With everything that has happened to you, you can either feel sorry for yourself or treat what has happened as a gift. Everything is either an opportunity to grow or an obstacle to keep you from growing. You get to choose.
~Wayne W. Dyer
The quote above probably causes most of us a good bit of consternation. It’s a tough either/or situation. Okay, so I might be able to drag myself out of having a pity party with some situations, but treating something truly awful as a gift? I have struggled with this more than once, beginning with my father’s death when I was sixteen.
I think timing is a big factor in tragic situations, such as the unthinkable loss of a child. One must have time and space, sometimes years, to absorb such a heart-wrenching loss. And yet…we’ve all seen stories of loved ones who used the illness or death of a child or other family member to galvanize themselves into action—to start a non-profit or other campaign to help other families facing a similar illness or to reform gun control or to alert others to the dangers of drinking and driving. Choosing to take such actions certainly becomes a gift to countless others, and I think it becomes a gift to the loved ones as well, in that it allows the family members to move forward, to turn their loss into something positive and not remain stuck in the past. Continue reading
“Be careful what you wish for…”
I suspect we’ve all heard this phrase at some time in our lives. Something positive comes into our life that we wanted, but it comes with stuff we have “deal with” in order to have it, stuff we probably didn’t thing about when we asked for it.
Over the last six months or so, the pieces of my life have arranged themselves in such a way that I’m living the dream of a lot of folks out there: working from home, with virtually complete control over my schedule. However, I’ve found that setting your own schedule is a lot harder than I thought, and I’ve been struggling. Lately, I’ve been trying out different schedules in an attempt to establish some sort of daily routine that allows me to get my work done and also get in exercise, meditation, grocery shopping, etc. I still haven’t found the perfect formula, but I’m getting closer.
In 1995, when I started my clothing design business (which I did from home the first four or five years), I was still doing other jobs
The most significant gifts are the ones most easily overlooked. Small, everyday blessings: woods, health, music, laughter, memories, books, family, friends, second chances, warm fireplaces, and all the footprints scattered throughout our days.
~Sue Monk Kidd
I realized it for the first time in my life: there is nothing but mystery in the world, how it hides behind the fabric of our poor, browbeat days, shining brightly, and we don’t even know it.
~Sue Monk Kidd, The Secret Life of Bees
This has been a heck of a year. I’ve been through a lot, come close to giving up more than once, and, in the end, managed to pick myself back up and keep going. I can’t say that it was fun to go through a lot of what I’ve gone through, but I can say that there were surprising gifts and blessings and joys that often accompanied the crappy, stressful stuff. Something would fall apart…but then something even better would come along. I would be sure something wasn’t going to work out, and then it did. Having to sit with my engine on idle for a few months led to insights about what I want and need in my life that surprised me and have changed the way I look at things. I’m not the same person I was this time last year, and I think that’s a good thing.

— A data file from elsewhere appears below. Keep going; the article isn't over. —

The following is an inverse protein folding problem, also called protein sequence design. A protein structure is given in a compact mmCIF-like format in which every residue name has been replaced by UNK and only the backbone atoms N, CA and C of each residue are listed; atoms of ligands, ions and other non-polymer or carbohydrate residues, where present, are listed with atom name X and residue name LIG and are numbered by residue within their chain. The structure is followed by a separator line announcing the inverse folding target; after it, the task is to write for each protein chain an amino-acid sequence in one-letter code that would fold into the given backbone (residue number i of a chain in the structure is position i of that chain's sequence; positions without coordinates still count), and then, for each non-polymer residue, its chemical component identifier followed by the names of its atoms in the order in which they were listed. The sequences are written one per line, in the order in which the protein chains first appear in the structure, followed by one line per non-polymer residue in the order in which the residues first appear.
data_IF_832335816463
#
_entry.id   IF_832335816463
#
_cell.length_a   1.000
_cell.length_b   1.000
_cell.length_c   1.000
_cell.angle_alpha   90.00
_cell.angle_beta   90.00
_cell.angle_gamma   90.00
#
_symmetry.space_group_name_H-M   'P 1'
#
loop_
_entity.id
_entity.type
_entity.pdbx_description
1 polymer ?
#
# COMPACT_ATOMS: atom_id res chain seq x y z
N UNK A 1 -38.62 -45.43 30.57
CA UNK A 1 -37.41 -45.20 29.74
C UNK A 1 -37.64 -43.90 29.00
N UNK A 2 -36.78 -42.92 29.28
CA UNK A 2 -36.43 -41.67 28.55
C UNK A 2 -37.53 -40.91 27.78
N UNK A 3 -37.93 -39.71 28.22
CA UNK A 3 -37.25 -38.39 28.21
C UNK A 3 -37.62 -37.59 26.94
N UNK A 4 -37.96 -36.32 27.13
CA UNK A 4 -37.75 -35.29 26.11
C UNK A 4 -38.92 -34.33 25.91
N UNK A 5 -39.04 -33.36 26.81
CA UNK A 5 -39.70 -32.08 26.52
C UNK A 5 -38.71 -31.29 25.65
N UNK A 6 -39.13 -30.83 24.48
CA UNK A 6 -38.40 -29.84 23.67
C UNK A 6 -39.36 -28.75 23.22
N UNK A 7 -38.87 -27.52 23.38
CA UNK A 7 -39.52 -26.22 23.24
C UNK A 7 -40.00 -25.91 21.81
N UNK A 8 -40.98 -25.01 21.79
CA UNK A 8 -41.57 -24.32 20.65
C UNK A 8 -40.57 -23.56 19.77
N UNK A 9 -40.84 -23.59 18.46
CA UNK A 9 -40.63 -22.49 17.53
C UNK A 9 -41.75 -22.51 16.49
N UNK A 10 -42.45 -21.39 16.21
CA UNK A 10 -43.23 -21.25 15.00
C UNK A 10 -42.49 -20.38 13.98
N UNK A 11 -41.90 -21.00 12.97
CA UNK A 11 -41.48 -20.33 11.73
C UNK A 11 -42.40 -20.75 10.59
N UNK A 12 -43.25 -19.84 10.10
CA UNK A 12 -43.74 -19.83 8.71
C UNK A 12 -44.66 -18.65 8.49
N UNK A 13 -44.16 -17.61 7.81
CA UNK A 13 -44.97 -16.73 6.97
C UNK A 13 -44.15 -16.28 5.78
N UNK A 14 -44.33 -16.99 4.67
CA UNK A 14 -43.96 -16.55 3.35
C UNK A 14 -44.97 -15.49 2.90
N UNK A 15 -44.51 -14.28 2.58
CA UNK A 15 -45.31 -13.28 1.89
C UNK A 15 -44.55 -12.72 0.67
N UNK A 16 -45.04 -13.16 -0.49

I’m still discombobulated (don’t you love that word?) by the unlikeliness of all that’s happened and where it’s landed me. I’m still trying to get a foothold, still trying to figure out who I am going forward. But somehow, in spite all of the craziness of the past year, I’ve managed to keep this blog going. Or maybe I have that backwards. This blog and its readers have been a constant for me in the midst of a wildly unpredictable year. Your “likes” and comments have encouraged me, and knowing you were out there reading—expecting at the very least a quote du jour—kept me posting even when the last thing I felt like doing was write a post or come up with another inspiring, thought-provoking quote. (My thoughts were provoked quite enough, thank you!)
Along the way, more of you kept following pathwriter, in increasing numbers, even during the times when I felt I was neglecting you. One day I looked at my stats to find that I’d somehow passed the 500-follower mark. When (and how) did that happen?
It doesn’t really matter, of course. The only thing that matters, the only thing I really wanted to say when I sat down to write this is thank you. Thank you for following, for reading, for liking, for commenting, for reblogging or sharing my posts on Twitter and Facebook…for any tiny thing you might have done to keep me posting—and thereby, putting one virtual foot in front of the other. Thank you for being part of the reason I didn’t go off the deep end this year. I am truly and deeply grateful.
You have no idea how hard I’ve looked
for a gift to bring You.
Nothing seemed right.
What’s the point of bringing gold to
the gold mine, or water to the ocean.
Everything I came up with was like
taking spices to the Orient.
It’s no good giving my heart and my
soul because you already have these.
So I’ve brought you a mirror.
Look at yourself and remember me.